ANC's suspension of Julius Malema 'victory for Zuma'

Former Youth wing leader Julius Malema of the ruling African National Congress (ANC) takes part on October 27, 2011 in a demonstration to demand jobs and a greater share of South Africa's riches in Johannesburg on October 27, 2011. Julius Malema is a hugely divisive figure in South Africa after a series of controversial statements

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This is a victory for President Jacob Zuma. It clears the way for him to pursue his ambition of serving a second term when the ANC leadership contest takes place in a year's time.

Even though the disciplinary process allows for an appeal, it is hard to see how the recalcitrant Julius Malema can make a comeback from this.

Many observers have said this process has always been more about politics than ANC rules transgressions. This was also about an ANC - due to turn 100 years in January - flexing its muscles.

ANC Secretary General Gwede Mantashe gloated that the ANC is like an elephant, saying: "It is big but when it moves, it can move very fast."

He was reacting to a statement by Julius Malema made at the start of his hearing in which he said the ANC "is not like a pig, it does not eat its own children".

Ironic elements

Given all the talk about animals in this rough and dirty political fight, take notice of other ironic elements of the saga.

Not so long ago, Mr Malema publicly stated that he was prepared to "kill for Zuma".

He said this in the period leading up to the leadership battle in Polokwane at the end of 2007.

He was adamant that he wanted the former President Thabo Mbeki to be replaced by Mr Zuma.

He accomplished that mission with flying colours. The intellectual Mr Mbeki lost the election and it was won by the self-taught Mr Zuma.

Derek Hanekom speaks during a news  conference on the suspension of Julius Malema, 10 November 2011 After earlier defending Julius Malema, Derek Hanekom led the committee that suspended him.

In another irony, the man who, as chairman of the disciplinary committee, led the process against Mr Malema is Derek Hanekom.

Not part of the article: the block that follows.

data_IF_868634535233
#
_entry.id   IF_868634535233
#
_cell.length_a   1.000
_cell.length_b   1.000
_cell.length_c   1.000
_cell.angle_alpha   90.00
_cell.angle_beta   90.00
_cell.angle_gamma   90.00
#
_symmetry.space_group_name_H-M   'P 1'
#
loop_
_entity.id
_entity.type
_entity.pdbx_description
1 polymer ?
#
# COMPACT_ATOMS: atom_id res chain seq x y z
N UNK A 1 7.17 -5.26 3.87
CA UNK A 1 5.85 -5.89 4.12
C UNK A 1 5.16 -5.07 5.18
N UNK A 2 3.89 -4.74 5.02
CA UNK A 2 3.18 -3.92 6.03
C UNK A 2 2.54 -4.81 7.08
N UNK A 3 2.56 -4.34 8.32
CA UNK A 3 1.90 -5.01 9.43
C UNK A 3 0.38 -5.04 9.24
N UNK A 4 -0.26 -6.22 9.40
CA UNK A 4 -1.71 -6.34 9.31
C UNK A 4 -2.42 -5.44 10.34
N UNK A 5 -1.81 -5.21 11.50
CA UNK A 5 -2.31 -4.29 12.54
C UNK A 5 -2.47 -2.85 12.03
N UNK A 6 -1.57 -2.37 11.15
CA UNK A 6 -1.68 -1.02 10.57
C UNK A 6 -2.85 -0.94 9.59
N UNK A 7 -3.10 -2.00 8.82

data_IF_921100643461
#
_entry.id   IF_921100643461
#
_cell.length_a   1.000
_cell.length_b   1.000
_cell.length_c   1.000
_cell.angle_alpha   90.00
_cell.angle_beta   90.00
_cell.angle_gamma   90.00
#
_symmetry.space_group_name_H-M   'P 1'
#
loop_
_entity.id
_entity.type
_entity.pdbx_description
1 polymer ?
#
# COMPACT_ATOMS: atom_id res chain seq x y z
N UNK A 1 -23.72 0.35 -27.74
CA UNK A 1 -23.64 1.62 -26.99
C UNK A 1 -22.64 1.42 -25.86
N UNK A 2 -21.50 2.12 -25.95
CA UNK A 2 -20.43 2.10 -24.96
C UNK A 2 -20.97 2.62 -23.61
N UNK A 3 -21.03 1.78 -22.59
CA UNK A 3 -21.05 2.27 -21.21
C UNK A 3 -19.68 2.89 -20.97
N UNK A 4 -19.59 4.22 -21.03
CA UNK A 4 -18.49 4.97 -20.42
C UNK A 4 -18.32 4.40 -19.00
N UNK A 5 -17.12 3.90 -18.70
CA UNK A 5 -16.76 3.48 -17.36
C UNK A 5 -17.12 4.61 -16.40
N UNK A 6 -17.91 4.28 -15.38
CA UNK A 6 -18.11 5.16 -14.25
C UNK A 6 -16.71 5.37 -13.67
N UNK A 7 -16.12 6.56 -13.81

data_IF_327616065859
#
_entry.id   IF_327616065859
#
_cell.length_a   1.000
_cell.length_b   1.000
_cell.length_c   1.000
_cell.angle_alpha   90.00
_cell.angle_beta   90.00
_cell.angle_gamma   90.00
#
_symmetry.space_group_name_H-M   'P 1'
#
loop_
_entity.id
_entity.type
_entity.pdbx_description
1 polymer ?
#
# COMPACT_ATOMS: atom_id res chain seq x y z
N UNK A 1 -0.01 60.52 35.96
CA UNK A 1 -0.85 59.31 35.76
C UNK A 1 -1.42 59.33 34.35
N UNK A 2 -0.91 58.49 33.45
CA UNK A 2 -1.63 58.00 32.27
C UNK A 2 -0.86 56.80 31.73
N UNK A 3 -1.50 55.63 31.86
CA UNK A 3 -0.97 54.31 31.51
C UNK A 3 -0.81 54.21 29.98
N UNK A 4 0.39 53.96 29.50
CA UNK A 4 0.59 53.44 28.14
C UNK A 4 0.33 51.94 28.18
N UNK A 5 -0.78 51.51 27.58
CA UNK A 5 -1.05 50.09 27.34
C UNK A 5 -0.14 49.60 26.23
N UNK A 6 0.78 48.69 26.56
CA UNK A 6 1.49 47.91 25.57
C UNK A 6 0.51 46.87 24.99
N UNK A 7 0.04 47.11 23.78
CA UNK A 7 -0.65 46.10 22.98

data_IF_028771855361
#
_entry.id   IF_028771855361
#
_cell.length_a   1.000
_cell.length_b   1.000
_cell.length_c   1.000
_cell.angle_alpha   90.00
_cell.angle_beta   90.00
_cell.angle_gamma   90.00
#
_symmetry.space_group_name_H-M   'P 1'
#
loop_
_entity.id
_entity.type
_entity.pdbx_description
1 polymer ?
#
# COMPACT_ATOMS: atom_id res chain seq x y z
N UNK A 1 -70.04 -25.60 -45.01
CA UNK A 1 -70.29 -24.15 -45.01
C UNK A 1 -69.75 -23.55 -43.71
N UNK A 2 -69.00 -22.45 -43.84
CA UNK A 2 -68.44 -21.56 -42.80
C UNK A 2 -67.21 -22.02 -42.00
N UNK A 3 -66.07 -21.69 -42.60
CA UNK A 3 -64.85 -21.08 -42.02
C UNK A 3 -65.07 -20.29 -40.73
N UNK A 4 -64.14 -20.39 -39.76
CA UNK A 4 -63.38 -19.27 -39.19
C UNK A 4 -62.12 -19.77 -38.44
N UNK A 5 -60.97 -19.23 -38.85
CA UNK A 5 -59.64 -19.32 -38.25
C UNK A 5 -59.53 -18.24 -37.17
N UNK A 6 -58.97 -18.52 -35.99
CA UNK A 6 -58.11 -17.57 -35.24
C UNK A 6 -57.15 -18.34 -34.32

Mr Hanekom is a white Afrikaner who, earlier in the year, had testified in defence of Mr Malema in a court case where Mr Malema was accused of singing an old liberation struggle song Dubul' iBhuni (Shoot the Boer).

Mr Hanekom stated he never felt threatened by the lyrics. He wanted ANC supporters to be allowed to continue singing the controversial song.

The judge ruled against Mr Malema, Mr Hanekom and those who agreed with them by declaring that the song constituted "hate speech".

So, how does it happen that the same man who supported Mr Malema in a high-profile court case, is the same man who hands down a five-year suspension of Mr Malema six months later?

That's ANC politics. Keep your friends close and your enemies closer.

Start Quote

Malema without the ANC party machinery is weak”

End Quote Professor Sipho Seepe Political analyst
Moving landscape

Another complexity is that President Zuma has managed to get Mr Malema out of the way ahead of the Mangaung conference in December 2012. This does not necessarily translate into a fait accompli for Mr Zuma's second term.

The same people who will have helped Mr Zuma to get rid of Mr Malema are exactly the same people who will be calling for Mr Zuma's head in a year's time. In the present day South African political landscape, not everything is what it seems.

The ANC has drawn a line in the sand. Mr Malema once told me that even if he gets expelled from the ANC his "blood will remain black, green and gold" - the colours of the ANC.

Professor Sipho Seepe, an independent political analyst, said "the ANC presented a watertight case" and that "Malema without the ANC party machinery is weak".

The appeal process is unlikely to yield the desired result for Julius Malema. It is often said a week in politics is a long time. But five years can be light years away.

This was not the night of the long knives. It most probably was the night of the long spears.

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